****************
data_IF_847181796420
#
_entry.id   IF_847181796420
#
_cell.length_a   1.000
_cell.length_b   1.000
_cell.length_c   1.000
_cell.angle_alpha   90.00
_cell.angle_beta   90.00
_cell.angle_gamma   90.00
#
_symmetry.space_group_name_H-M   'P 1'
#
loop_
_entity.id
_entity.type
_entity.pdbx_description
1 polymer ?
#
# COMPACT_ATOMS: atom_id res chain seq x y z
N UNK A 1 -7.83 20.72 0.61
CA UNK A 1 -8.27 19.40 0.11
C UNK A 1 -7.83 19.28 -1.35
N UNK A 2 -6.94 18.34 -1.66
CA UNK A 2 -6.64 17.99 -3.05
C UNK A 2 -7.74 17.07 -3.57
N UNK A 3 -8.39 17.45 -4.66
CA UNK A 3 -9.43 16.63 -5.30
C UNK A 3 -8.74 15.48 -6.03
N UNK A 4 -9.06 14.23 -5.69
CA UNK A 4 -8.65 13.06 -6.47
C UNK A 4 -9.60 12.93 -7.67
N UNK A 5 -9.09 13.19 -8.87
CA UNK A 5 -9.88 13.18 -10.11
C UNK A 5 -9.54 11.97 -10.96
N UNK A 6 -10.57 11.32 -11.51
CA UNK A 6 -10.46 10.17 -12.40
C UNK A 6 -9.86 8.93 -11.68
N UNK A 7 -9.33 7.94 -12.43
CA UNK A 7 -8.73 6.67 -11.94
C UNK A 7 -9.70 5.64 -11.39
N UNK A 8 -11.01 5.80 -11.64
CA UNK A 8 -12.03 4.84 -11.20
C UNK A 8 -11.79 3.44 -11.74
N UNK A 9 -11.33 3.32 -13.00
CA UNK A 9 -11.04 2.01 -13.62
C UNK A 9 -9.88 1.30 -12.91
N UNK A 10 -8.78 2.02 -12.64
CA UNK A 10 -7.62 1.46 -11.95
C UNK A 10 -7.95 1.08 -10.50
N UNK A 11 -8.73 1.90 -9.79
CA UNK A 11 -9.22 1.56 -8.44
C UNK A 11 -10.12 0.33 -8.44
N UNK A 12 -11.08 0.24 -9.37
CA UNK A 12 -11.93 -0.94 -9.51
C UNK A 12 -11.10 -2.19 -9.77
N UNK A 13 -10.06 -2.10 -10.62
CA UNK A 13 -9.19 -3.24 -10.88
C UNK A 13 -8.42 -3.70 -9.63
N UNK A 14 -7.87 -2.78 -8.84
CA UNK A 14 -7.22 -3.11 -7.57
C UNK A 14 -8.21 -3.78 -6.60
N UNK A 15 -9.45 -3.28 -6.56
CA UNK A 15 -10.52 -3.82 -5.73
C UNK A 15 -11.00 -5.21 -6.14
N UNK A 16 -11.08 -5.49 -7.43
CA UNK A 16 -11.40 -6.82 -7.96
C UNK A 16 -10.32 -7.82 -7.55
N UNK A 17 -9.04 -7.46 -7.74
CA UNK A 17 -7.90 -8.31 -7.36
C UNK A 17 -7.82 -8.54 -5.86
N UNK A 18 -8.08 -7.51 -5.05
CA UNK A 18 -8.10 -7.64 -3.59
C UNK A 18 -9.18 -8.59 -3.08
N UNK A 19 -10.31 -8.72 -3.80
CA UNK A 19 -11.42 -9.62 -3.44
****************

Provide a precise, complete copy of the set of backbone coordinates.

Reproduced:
data_IF_847181796420
#
_entry.id   IF_847181796420
#
_cell.length_a   1.000
_cell.length_b   1.000
_cell.length_c   1.000
_cell.angle_alpha   90.00
_cell.angle_beta   90.00
_cell.angle_gamma   90.00
#
_symmetry.space_group_name_H-M   'P 1'
#
loop_
_entity.id
_entity.type
_entity.pdbx_description
1 polymer ?
#
# COMPACT_ATOMS: atom_id res chain seq x y z
N UNK A 1 -7.83 20.72 0.61
CA UNK A 1 -8.27 19.40 0.11
C UNK A 1 -7.83 19.28 -1.35
N UNK A 2 -6.94 18.34 -1.66
CA UNK A 2 -6.64 17.99 -3.05
C UNK A 2 -7.74 17.07 -3.57
N UNK A 3 -8.39 17.45 -4.66
CA UNK A 3 -9.43 16.63 -5.30
C UNK A 3 -8.74 15.48 -6.03
N UNK A 4 -9.06 14.23 -5.69
CA UNK A 4 -8.65 13.06 -6.47
C UNK A 4 -9.60 12.93 -7.67
N UNK A 5 -9.09 13.19 -8.87
CA UNK A 5 -9.88 13.18 -10.11
C UNK A 5 -9.54 11.97 -10.96
N UNK A 6 -10.57 11.32 -11.51
CA UNK A 6 -10.46 10.17 -12.40
C UNK A 6 -9.86 8.93 -11.68
N UNK A 7 -9.33 7.94 -12.43
CA UNK A 7 -8.73 6.67 -11.94
C UNK A 7 -9.70 5.64 -11.39
N UNK A 8 -11.01 5.80 -11.64
CA UNK A 8 -12.03 4.84 -11.20
C UNK A 8 -11.79 3.44 -11.74
N UNK A 9 -11.33 3.32 -13.00
CA UNK A 9 -11.04 2.01 -13.62
C UNK A 9 -9.88 1.30 -12.91
N UNK A 10 -8.78 2.02 -12.64
CA UNK A 10 -7.62 1.46 -11.95
C UNK A 10 -7.95 1.08 -10.50
N UNK A 11 -8.73 1.90 -9.79
CA UNK A 11 -9.22 1.56 -8.44
C UNK A 11 -10.12 0.33 -8.44
N UNK A 12 -11.08 0.24 -9.37
CA UNK A 12 -11.93 -0.94 -9.51
C UNK A 12 -11.10 -2.19 -9.77
N UNK A 13 -10.06 -2.10 -10.62
CA UNK A 13 -9.19 -3.24 -10.88
C UNK A 13 -8.42 -3.70 -9.63
N UNK A 14 -7.87 -2.78 -8.84
CA UNK A 14 -7.22 -3.11 -7.57
C UNK A 14 -8.21 -3.78 -6.60
N UNK A 15 -9.45 -3.28 -6.56
CA UNK A 15 -10.52 -3.82 -5.73
C UNK A 15 -11.00 -5.21 -6.14
N UNK A 16 -11.08 -5.49 -7.43
CA UNK A 16 -11.40 -6.82 -7.96
C UNK A 16 -10.32 -7.82 -7.55
N UNK A 17 -9.04 -7.46 -7.74
CA UNK A 17 -7.90 -8.31 -7.36
C UNK A 17 -7.82 -8.54 -5.86
N UNK A 18 -8.08 -7.51 -5.05
CA UNK A 18 -8.10 -7.64 -3.59
C UNK A 18 -9.18 -8.59 -3.08
N UNK A 19 -10.31 -8.72 -3.80
CA UNK A 19 -11.42 -9.62 -3.44